Value of quality information of Scots pine stands in timber bidding
Canadian Journal of Forest Research
Differences in the intensity of silvicultural treatments, as well as natural tree mortality, insect damage and fungal disease can eventually lead to variable stand density even on sites of the same quality. In addition, the bigger the initial stand density, the smaller the crown and trunk volume of single trees. The objective of the research was a detailed analysis of the impact of stand density on the total stand volume and value of merchantable timber. The area studied was in Drawno Forest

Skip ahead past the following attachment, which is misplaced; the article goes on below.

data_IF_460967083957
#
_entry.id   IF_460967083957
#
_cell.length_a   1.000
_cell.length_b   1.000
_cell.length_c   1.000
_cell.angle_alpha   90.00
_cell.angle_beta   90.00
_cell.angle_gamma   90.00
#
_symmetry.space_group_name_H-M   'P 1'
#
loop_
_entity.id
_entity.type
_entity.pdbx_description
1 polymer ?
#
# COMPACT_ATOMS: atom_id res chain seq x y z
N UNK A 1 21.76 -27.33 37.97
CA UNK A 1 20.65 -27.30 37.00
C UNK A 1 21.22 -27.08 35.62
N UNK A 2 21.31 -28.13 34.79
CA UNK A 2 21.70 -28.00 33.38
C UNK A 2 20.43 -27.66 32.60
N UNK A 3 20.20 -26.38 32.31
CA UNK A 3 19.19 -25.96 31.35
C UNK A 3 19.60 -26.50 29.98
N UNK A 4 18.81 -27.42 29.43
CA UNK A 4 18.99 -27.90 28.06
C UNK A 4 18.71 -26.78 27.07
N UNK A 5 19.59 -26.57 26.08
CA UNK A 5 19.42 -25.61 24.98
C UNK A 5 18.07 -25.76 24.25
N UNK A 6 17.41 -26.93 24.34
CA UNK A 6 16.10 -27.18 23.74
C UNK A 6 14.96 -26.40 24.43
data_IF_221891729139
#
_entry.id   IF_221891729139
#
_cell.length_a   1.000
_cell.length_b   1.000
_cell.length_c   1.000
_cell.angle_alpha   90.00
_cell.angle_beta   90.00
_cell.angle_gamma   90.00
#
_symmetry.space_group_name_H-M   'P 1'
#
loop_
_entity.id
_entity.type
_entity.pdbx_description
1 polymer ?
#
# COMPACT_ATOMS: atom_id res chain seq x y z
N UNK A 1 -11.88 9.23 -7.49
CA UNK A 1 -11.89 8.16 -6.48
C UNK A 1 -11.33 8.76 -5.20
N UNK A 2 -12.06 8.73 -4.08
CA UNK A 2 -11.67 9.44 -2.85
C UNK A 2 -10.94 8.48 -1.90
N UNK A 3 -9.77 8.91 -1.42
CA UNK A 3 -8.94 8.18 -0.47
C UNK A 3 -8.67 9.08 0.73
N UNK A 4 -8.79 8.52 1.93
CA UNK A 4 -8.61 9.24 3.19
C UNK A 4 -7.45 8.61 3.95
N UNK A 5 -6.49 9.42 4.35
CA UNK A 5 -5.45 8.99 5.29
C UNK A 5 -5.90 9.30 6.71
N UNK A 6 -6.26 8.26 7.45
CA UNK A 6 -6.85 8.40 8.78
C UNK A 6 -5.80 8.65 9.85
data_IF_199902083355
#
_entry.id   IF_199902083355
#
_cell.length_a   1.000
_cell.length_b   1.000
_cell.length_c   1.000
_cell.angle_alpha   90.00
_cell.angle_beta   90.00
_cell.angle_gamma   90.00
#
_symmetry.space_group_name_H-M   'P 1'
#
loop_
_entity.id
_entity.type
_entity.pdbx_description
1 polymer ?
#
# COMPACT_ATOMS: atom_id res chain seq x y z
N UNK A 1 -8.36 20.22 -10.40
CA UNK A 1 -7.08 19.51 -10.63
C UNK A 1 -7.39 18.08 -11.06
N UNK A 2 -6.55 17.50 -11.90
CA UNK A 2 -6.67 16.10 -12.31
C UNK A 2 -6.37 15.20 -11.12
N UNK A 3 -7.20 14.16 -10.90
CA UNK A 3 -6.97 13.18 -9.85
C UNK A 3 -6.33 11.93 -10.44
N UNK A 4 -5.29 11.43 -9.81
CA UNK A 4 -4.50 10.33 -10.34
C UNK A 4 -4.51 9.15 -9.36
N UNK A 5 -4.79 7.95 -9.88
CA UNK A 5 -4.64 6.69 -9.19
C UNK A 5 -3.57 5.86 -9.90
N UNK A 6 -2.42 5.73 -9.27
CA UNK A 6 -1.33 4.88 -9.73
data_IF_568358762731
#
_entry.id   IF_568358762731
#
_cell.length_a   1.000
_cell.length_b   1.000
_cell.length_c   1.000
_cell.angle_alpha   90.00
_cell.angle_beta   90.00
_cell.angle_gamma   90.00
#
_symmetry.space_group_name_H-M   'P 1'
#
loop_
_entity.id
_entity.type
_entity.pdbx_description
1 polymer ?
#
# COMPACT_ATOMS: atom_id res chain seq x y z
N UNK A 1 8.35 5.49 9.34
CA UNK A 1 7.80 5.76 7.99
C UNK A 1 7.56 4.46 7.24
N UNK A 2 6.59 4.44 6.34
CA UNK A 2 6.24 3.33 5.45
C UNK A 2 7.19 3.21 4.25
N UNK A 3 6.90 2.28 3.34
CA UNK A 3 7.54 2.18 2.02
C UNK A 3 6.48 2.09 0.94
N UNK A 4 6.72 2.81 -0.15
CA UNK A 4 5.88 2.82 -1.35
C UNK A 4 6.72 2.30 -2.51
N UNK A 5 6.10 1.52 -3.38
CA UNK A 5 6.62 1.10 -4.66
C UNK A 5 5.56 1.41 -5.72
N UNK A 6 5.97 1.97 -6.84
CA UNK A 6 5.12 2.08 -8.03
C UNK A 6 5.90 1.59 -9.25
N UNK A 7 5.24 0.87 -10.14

... in Drawno Forest District, north-west Poland, on sites with sandy soil conditions typical for Scots pine (Pinus sylvestris L.). The total volume of merchantable roundwood was measured on 20 sample plots (each covering an area of 0.5 ha) of which 19 were in 82-year-old stands and one in an 87-year-old stand. The stands were divided into three stand density groups (SDG), where the average number of trees growing per group was as follows: 547 (SDG I), 651 (SDG II) and 765 (SDG III). The volume of a single tree was calculated using diameter (DBH) and height measurement. A quality classification of all 6432 tree stems was carried out in accordance with the Polish Stan-me of the stands studied, which was recorded as an average of 323 m 3 •ha -1 . However, statistically significant differences in the value of merchantable timber were observed: the highest value of 100 m 3 of merchantable timber was recorded in SDG I (€ 5118.87), 6 and 12% higher than in SDGs II and III (€ 4842.09 and € 4565.80, respectively). The results obtained suggest that in the final phase (the last two age classes), pine stands growing in Polish conditions should be maintained at a lower stand density.